September 23, 2005
Time for a New PosseBy John B. Dwyer
Hurricane Katrina revealed the need for a much better ability to respond to the possible catastrophes — natural or man—made — which may hit our major cities. On Thursday, September 15, in the wake of Katrina, President Bush said:
But you can't do that, opined columnists and pundits. Any broader role for the armed forces would violate the Posse Comitatus Act. And then with the assuredness of a gambler with aces up a sleeve, they would cite that Act:
Simply put: a president is barred by law from deploying federal troops to the several states in a law enforcement role. That is why President Bush asked Governor Blanco of Louisiana to mobilize the Louisiana National Guard and formally ask for federal assistance, only to have her demur for 24 hours.
But the act does completely forbid the use of federal forces domestically. There are a number of exceptions. It doesn't apply to:
1. The U.S. Navy and Marine Corps, even though both have acted as if it did for decades;
2. The U.S. Coast Guard, formerly a component of the Department of Transportation and now part of the Department of Homeland Security, is both a law enforcement and military agency;
3. The National Guard when under gubernatorial command as state troops;
4. The National Guard when called to federal active duty, e.g. the 1950s to '60s civil rights unrest, Democrat Party Convention rioting and the Watts riots;
5. Military personnel assigned to military police, shore police, or security police duties.
And it does not prevent the president from deploying federal troops to quell riots or civil disturbances. From 1795 to 1995, as Colonel John R. Brinkerhoff states in his excellent essay 'The Posse Comitatus Act and Homeland Security:
Another authoritative source, Bonnie Baker's November 1999 essay "The Origins of Posse Comitatus" (published in Air and Space Power Chronicles) states:
In his October 2000 essay 'The Myth of Posse Comitatus' posted at the Department of Homeland Security website, Army Reserve Major Craig T. Trebilcock notes that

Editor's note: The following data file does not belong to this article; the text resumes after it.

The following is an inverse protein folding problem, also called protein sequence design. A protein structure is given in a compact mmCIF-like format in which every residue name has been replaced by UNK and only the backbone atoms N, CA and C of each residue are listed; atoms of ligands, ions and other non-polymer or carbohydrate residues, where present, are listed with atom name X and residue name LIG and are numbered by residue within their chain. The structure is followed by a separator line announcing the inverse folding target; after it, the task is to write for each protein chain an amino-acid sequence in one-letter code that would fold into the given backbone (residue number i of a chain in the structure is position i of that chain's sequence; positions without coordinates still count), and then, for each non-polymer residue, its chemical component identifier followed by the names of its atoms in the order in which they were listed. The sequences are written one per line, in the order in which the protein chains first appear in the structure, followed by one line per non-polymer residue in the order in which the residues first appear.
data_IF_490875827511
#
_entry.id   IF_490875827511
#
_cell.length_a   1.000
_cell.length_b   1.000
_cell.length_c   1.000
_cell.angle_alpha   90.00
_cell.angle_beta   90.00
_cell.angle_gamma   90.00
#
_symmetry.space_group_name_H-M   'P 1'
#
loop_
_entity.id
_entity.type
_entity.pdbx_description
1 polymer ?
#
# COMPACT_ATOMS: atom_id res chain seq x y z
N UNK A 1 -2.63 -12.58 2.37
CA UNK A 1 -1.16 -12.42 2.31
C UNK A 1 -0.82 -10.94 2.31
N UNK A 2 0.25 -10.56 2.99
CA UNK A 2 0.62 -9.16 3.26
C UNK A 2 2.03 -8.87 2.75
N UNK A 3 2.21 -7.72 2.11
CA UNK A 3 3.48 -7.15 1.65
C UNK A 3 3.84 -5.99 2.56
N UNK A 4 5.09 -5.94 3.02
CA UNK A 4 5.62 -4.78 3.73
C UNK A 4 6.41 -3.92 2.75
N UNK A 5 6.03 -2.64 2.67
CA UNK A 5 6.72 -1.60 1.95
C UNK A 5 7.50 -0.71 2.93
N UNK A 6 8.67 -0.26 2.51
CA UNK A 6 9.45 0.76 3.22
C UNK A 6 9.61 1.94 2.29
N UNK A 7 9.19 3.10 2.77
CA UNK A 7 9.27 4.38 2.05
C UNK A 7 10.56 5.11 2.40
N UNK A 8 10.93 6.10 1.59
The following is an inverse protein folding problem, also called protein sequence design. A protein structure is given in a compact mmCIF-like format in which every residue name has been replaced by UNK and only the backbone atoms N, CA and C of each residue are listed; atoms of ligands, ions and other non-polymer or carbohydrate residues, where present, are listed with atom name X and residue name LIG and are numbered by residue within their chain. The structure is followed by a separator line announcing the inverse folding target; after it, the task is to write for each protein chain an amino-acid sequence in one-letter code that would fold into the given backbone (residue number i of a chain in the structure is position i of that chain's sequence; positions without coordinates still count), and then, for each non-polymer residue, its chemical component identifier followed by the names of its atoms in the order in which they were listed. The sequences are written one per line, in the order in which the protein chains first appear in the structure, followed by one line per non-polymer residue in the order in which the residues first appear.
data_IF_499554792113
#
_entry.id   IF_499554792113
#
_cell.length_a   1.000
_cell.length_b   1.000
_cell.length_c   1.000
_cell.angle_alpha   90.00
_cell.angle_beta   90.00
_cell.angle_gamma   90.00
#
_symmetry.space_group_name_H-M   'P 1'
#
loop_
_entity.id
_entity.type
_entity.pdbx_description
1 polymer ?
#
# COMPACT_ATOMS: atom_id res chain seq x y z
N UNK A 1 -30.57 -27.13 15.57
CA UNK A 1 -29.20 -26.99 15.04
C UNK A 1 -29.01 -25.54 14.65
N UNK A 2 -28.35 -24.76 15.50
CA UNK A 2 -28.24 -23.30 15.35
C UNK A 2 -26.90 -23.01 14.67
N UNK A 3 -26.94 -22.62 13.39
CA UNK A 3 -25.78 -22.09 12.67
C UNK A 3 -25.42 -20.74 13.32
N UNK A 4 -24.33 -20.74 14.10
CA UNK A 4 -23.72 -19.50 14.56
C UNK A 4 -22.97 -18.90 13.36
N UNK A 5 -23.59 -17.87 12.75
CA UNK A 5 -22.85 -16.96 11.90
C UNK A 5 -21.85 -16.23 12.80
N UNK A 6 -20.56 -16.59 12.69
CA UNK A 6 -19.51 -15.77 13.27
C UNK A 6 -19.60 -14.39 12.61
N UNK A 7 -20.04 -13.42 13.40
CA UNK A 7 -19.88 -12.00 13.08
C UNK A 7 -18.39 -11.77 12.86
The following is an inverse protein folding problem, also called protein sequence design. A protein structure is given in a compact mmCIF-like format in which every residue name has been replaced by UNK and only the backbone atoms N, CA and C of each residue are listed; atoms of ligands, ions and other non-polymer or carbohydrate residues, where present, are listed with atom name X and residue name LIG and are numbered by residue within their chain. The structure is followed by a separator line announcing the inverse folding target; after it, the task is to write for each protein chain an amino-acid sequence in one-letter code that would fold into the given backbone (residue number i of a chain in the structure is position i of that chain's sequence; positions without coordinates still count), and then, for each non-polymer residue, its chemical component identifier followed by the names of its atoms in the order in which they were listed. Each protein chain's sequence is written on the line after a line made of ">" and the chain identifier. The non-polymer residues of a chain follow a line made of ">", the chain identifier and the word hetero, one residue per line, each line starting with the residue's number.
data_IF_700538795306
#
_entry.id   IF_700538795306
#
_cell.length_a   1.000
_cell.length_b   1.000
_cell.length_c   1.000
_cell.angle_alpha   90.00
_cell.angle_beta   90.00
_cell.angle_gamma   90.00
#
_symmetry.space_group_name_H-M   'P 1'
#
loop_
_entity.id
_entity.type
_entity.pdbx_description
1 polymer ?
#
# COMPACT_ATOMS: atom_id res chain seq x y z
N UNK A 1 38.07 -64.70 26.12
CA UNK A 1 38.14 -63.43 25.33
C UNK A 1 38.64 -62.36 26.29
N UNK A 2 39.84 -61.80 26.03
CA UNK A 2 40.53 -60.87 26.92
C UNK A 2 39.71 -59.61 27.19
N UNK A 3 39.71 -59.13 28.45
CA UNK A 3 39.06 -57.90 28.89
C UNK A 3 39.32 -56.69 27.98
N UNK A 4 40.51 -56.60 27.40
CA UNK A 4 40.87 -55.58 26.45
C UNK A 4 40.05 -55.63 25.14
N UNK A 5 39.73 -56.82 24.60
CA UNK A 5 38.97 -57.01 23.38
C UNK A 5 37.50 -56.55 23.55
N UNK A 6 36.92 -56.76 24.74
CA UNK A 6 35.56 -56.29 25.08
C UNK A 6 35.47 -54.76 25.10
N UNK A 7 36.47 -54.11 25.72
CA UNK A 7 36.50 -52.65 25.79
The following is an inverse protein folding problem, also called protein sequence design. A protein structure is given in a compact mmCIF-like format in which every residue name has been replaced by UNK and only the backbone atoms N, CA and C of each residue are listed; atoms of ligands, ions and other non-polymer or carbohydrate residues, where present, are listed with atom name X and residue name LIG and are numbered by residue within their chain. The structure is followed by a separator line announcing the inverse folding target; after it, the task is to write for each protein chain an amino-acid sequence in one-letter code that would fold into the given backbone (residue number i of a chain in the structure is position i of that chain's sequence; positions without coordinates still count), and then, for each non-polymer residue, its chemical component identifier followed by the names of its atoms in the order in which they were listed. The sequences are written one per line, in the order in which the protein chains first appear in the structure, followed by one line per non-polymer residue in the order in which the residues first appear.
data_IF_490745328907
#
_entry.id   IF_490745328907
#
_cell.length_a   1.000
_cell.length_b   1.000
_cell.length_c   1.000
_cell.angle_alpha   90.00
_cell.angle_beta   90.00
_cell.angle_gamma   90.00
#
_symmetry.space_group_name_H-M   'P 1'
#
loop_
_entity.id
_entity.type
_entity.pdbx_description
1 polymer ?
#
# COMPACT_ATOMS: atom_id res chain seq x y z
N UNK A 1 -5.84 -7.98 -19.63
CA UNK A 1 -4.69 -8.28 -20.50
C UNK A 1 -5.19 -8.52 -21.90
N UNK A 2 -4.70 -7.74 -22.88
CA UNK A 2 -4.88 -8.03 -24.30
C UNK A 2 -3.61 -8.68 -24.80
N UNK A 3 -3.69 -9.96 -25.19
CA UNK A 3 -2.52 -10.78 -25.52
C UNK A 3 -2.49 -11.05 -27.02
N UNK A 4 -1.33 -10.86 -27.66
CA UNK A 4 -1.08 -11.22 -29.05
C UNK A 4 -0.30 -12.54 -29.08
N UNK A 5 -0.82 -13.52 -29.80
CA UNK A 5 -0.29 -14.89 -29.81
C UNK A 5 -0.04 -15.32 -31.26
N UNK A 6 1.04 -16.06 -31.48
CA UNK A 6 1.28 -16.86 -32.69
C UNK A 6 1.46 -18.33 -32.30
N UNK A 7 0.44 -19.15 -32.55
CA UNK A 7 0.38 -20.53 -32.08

The author goes on to say that the scope of these statutes is broad enough to encompass disturbances resulting from 'terrorist or other criminal activity.'
In addition, there is the Stafford Act, 42 U.S.C., Section 5121, which allows federal troops to be deployed in times of natural disaster at the request of a governor, as President Bush requested of Governor Blanco. Under this Act a president may declare a major disaster and send in forces on an emergency basis for up to 10 days to preserve life and property.
He cites the deployment of over 10,000 troops to the 1996 Olympic venues in Atlanta under the 'partial rationale that they were present to deter terrorism' then notes that
As Brinkerhoff tells us in his essay, it was President Franklin Pierce's attorney general Caleb Cushing who
Why did Attorney General Cushing opine thusly? To help enforce the 1850 Fugitive Slave Act. The operative effect of his opinion meant that Army units under their own commanders could still be pressed into service by marshals or sheriffs as a posse comitatus without the president's approval. In practical terms, it allowed the Army to assist local law enforcement out in the wild West, or where they were the only personnel who could enforce the law. As Brinkerhoff stresses, this was merely Cushing's opinion. It had not yet undergone judicial or legislative review.
The 1866 Civil Rights Act allowed U.S. marshals to utilize the posse comitatus of the counties, or portions of the land or naval forces of the United States, or of the militia, validating the role of federal troops who were effectively governing the 11 defeated Confederate states during Reconstruction. Before the Civil War, as Brinkerhoff writes,
In 1878 Congress, having grown tired of marshals habitually employing Army troops without presidential authorization, passed the Posse Comitatus Act, which passed as an amendment to the Army appropriations bill. Here, Brinkerhoff stresses that
'Greater federal authority and a broader role for the armed forces,' is what President Bush now wants Congress to consider in the aftermath of Katrina. And he wants Congress to know that he believes he has the executive authority to deploy troops should an emergency or catastrophic situation require doing so.
Given the Swiss cheese nature of the old Posse Comitatus Act and the multitude of exceptions to it, it is now time to discard it and write a new law for the 21st century. It is time to begin discussing how to preserve our liberties from the type of threat of military domination experienced by so many other countries, while at the same time allowing us to respond to domestic emergencies arising from acts of God like hurricanes and earthquakes, as well as the man—made threat of terror attacks. The time to debate the issue is now, not in the federal courts following a future disaster, when we will have our hands quite full.
John B. Dwyer is a military historian and a frequent contributor to The American Thinker.